Romantically Challenged

TV review by
Kari Croop, Common Sense Media
Romantically Challenged TV Poster Image
Weak comedy mines laughs from single mom's sex life.

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A lot or a little?

The parents' guide to what's in this TV show.

Positive Messages

The show paints casual sex as a rite of passage and places little emphasis on the characters' professional (or deeply personal) lives. Most "lessons" are pretty glib.

Positive Role Models & Representations

The main characters aren't known for making great decisions. Rebecca sleeps with a stranger, and Lisa encourages her to do it. Shawn freeloads off of Perry, etc. Rebecca's role as a mother is hardly explored -- and neither is the effect her newfound sex life might have on her son.

Violence
Sex

Some heavy sexual innuendo, but there's rarely any action on camera. One character has her first one-night stand, etc.

Language

Some gateway words like "ass," "hell" and more creative phrases like "piece of ass" or "you're his bitch."

Consumerism
Drinking, Drugs & Smoking

Adults drink socially on occasion in bars or restaurants, or at home.

What parents need to know

Parents need to know that the series deals with a divorced mother's attempt to reassert herself on the dating scene. Because of that, there's a healthy dose of sexual innuendo, but you won't actually see many sexual situations -- you'll just hear about them. Along with that, there's some gateway language like "bitch" and "ass" (and even phrases like "you're his bitch" and "piece of ass"). There's some social drinking, too, in the context of going to bars or entertaining at home.

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What's the story?

Divorced single mom Rebecca Thomas (Alyssa Milano) might be ROMANTICALLY CHALLENGED, but her sister, Lisa (Kelly Stables), is determined to guide her through the dating scene, even though Rebecca hasn't been out with anyone in more than a decade. While Lisa schools her sister on the rules of one-night stands and such, their mutual friends, Perry (Kyle Bornheimer) and Shawn (Josh Lawson), work out cohabitational kinks as platonic roommates.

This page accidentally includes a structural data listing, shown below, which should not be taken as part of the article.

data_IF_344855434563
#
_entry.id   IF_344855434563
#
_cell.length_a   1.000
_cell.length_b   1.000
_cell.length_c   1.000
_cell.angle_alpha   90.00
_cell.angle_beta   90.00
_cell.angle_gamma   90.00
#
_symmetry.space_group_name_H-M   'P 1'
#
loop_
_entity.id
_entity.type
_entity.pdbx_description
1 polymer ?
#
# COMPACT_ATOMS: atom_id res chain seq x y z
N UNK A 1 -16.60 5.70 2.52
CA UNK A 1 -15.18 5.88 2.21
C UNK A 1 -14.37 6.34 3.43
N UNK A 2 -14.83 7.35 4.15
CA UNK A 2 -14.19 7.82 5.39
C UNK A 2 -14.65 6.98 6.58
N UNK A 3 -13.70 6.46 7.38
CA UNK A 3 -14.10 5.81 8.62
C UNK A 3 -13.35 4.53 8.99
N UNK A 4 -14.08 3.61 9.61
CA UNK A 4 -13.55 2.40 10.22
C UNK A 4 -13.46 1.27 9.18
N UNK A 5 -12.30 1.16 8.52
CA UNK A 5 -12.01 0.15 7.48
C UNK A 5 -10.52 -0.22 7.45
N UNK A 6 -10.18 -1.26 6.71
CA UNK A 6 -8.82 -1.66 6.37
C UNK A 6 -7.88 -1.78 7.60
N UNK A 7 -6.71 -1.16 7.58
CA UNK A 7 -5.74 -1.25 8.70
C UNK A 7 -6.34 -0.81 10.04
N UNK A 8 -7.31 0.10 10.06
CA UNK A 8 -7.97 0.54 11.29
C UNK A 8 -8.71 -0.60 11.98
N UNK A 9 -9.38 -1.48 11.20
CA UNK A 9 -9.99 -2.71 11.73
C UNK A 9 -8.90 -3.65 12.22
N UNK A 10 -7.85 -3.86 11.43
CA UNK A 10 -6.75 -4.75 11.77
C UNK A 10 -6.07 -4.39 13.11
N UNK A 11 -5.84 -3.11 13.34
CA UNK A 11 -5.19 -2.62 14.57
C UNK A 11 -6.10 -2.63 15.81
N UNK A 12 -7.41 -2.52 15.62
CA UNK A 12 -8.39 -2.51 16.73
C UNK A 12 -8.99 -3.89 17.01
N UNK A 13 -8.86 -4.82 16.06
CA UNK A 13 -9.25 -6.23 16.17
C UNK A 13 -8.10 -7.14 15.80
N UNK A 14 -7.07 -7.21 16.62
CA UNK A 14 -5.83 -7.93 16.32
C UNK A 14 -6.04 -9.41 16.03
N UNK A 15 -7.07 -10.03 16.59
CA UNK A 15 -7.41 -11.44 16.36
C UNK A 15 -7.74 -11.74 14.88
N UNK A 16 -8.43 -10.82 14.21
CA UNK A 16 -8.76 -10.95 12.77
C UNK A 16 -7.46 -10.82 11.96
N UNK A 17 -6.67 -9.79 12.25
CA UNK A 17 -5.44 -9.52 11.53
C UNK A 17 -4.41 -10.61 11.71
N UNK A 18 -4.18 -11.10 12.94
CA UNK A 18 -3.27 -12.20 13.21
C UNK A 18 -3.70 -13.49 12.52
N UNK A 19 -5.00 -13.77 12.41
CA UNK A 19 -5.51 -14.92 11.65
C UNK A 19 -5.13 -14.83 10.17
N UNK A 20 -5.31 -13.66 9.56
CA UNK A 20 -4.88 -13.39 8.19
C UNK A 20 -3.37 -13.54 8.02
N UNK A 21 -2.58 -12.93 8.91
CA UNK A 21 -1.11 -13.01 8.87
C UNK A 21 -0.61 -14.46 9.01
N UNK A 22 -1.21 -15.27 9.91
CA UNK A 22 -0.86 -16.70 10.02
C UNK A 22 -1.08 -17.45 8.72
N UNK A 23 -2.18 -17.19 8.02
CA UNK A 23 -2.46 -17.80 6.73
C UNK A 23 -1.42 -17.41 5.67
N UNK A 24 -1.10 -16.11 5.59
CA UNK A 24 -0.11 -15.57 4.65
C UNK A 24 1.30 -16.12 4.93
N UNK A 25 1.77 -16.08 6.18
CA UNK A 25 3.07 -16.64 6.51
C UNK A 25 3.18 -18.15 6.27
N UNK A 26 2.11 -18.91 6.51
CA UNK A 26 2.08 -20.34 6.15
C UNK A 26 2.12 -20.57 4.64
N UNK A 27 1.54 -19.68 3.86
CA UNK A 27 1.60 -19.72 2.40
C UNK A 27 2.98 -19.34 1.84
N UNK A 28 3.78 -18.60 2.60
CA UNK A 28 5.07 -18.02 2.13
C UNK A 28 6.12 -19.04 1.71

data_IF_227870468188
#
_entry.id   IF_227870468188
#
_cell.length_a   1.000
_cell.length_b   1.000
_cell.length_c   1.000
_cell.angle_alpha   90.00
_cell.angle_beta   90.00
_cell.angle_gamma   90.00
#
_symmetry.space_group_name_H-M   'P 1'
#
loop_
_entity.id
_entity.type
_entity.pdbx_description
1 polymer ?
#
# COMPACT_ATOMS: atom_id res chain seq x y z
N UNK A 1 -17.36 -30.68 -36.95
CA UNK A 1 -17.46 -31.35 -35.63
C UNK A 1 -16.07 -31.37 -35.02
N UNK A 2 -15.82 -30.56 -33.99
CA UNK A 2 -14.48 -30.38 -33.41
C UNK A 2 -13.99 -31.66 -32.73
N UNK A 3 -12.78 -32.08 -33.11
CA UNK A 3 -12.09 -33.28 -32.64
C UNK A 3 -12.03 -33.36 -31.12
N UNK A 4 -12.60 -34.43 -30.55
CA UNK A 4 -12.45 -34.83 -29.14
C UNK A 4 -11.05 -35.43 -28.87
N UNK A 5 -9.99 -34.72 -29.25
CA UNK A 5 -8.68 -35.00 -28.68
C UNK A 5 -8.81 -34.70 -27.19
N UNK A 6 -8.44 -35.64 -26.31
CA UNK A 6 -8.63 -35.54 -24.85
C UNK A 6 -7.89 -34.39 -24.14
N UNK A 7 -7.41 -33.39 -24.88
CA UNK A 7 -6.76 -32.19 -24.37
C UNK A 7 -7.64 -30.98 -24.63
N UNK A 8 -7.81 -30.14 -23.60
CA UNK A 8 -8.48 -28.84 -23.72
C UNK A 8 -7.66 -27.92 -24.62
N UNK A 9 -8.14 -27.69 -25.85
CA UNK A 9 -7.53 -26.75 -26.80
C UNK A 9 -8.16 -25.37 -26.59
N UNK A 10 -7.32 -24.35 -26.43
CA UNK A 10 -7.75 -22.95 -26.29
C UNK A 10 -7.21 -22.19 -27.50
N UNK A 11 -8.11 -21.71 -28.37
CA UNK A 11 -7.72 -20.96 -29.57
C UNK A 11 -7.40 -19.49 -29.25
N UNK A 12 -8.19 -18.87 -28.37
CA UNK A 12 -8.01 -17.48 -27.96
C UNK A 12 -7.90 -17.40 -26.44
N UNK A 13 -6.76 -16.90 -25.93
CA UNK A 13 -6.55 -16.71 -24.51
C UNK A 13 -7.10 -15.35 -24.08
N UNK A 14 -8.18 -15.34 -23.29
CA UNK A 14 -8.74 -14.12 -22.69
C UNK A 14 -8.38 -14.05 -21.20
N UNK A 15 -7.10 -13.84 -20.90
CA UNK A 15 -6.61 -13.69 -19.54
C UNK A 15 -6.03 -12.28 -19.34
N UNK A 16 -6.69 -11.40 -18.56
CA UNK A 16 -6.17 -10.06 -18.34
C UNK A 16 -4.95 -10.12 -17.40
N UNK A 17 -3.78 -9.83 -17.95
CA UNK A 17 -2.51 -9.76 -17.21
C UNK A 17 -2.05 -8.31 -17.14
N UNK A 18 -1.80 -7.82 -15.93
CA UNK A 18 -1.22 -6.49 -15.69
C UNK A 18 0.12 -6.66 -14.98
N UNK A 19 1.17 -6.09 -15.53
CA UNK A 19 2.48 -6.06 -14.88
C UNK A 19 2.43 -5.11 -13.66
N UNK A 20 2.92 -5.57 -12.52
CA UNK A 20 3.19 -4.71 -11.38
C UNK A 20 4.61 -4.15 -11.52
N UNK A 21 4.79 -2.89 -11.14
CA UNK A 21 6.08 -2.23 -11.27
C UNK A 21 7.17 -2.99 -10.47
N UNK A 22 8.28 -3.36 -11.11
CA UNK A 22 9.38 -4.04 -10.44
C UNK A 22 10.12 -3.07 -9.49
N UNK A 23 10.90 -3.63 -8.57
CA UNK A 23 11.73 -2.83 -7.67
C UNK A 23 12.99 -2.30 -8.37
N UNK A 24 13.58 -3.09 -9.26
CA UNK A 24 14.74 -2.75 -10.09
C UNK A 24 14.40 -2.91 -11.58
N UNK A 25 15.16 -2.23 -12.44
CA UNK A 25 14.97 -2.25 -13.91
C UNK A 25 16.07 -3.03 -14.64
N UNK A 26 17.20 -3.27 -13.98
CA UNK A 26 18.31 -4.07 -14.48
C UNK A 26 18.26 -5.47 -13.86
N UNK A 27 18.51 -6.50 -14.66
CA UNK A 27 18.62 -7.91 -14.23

Is it any good?

Although Romantically Challenged was created in part as a vehicle for her talents, Milano barely registers here, and it's not because she isn't good in it. It's mostly due to a flippant script that oddly ignores her character's complicated past (she's raising a son from a previous marriage and, apparently, is also a lawyer) and gives all the good one-liners to her likable co-stars. Stables, in particular, tends to run away with any scene she's in thanks to a charismatic blend of Megan Mullally and Kristin Chenoweth.

As a result, you care less about Milano's character, who's supposed to be holding it all together, and tend to notice curious details. Like the fact that we have no idea how these friends are acquainted (other than the fact that two of them are sisters), how most of them make a living or why they seem to spend all their time in a combination coffee shop/lunch spot that also serves wine. Finding romance again is challenging, but so is this comedy's half-baked premise.

Talk to your kids about ...

  • Families can talk about the show's reliance on sex and sexual topics for humor. What messages is it sending about sex and dating? Are those messages different for women versus men? Is there any attempt to talk about safe sex?

  • How do you think these characters became friends in the first place? What clues do you get from the script?

  • Do you think Rebecca is a positive role model? Does your opinion of her change when you find out she's also the mother of a teenager?

  • What kinds of stereotypes about women and men are portrayed on this show? Does this show do anything to challenge stereotypes, or does it reinforce them?

TV details

For kids who love comedy

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